By NATALIE SANDROCK
Although fun and interesting, Journalism can also be stressful. One of the many things that we do in Journalism that is all of these is live streaming. From the set-up, to the people behind the cameras, it’s an intricate process.
In the words of Alex Best, a journalism student who helped in our first live stream, ¨Live streaming can be very nerve-wracking when you haven’t had the experience. Going in your first time is quite stressful, but being the voice behind the camera is an amazing experience and it brings me joy every time I broadcast.¨ Other students who have also helped with live streaming can attest to this statement.
Our first live stream was on October 16th, a cancer awareness volleyball game in memory of Jeff Kahle. As it was our first live stream of the year, it took some time to learn our way around the equipment.
As Sara Uddin puts it, “Live streaming really made me appreciate sleep. It opened my eyes up to a whole other level of stress. But, I have always loved entertaining people, and live streaming has broadened that opportunity. I am so thankful to be part of our amazing live streaming crew.”
The second live stream event was for the Veterans Day assembly on November 9th. The set-up included three different cameras capturing the event from different angles. For this live stream, Sara Uddin was the live stream producer and coordinator. She was in charge of watching the monitors and making sure that the stream was running smoothly.
In charge of manning the cameras, we had Natalie Sandrock and Darian Senn. We also had many interviewers including Hannah Nederriter, Amber Holt, Lauren Rembold, and Rachel McCauley. Some of these interviews were live and others were written.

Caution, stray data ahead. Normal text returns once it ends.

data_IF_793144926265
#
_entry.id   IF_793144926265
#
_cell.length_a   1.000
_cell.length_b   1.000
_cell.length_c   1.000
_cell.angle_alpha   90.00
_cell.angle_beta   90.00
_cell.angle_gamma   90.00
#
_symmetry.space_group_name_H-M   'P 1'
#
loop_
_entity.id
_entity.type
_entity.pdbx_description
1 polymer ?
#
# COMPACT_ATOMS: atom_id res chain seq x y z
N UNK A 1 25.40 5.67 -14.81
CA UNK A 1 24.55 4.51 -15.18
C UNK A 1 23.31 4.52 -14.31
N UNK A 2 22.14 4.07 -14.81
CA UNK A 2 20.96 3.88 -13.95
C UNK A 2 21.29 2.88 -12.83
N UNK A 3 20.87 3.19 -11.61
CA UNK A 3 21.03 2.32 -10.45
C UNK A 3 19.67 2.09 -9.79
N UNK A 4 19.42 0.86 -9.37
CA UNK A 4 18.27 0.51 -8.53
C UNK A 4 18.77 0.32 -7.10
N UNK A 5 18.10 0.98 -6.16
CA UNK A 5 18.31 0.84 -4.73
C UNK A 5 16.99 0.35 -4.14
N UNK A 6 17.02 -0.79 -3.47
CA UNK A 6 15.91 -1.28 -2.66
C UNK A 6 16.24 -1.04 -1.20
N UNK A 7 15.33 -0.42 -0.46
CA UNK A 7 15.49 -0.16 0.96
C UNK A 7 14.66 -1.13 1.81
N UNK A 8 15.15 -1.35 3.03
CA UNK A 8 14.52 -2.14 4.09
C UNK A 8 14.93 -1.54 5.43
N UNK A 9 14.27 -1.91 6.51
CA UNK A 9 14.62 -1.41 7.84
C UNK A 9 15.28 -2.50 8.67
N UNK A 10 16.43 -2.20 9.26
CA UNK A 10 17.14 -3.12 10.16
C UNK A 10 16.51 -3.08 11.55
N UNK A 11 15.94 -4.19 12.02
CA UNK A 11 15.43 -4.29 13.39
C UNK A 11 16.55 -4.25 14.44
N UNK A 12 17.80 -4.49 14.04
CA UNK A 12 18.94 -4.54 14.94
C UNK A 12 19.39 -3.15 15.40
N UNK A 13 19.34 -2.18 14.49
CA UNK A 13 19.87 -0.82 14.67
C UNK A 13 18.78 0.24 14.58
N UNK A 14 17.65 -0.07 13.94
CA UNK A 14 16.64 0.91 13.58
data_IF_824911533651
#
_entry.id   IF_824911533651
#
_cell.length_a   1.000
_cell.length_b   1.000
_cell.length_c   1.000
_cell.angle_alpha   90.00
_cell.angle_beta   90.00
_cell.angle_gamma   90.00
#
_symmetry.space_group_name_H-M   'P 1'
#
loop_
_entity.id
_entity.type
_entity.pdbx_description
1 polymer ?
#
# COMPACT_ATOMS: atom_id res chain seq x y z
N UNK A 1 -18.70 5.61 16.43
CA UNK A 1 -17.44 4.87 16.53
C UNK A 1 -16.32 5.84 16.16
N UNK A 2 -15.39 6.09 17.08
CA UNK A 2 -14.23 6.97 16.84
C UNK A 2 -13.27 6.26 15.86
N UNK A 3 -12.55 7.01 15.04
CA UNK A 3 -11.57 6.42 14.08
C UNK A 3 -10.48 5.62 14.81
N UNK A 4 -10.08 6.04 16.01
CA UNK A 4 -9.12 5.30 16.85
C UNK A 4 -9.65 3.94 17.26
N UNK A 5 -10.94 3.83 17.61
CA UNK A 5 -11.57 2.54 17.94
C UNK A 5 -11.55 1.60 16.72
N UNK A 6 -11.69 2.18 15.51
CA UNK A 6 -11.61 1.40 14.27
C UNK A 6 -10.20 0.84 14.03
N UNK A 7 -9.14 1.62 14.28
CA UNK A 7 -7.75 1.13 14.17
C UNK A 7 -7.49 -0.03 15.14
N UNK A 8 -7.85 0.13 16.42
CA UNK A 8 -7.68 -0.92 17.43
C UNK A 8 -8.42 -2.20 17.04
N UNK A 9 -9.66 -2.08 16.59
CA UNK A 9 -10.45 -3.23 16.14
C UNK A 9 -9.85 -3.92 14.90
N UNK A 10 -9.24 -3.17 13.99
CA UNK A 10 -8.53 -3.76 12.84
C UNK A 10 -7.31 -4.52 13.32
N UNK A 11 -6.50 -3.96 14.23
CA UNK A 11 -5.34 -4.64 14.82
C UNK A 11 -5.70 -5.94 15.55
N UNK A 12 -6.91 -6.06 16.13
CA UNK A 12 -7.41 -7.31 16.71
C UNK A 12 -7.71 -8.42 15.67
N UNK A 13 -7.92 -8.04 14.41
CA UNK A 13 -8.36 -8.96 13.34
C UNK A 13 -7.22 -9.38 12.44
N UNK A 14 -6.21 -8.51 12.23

Live streaming can teach you a lot about responsibility and how to pay attention to details.
As student Lindsay Perry said, ¨Personally, I learned a lot about how aware you have to be of your surroundings all the time, especially if there are kids around expensive equipment.”
Although live streaming can be stressful and a great amount of responsibility for students, it’s agreed that it is fun to execute and an amazing experience.
As noted by journalism teacher Trisha Dixon, “Overall, both live streams allowed students to apply what they had learned in the class as well as taught them a great deal about patience. The initial event was hectic because it was the first time setting up the equipment, and the second event required students to troubleshoot several problems. I feel as though students were very successful, and I couldn’t be prouder of their accomplishments.”
Upcoming live stream events include:
May 3 – Promenade
May 15 – Spring Choir Concert
May 20 – Spring Band Concert
May 22 – Senior Awards
June 2 – Baccalaureate
June 4 – Senior Graduation
Natalie Sandrock is a student at Cranberry High School and a member of Cranberry Chronicles, the school’s journalism/publications group.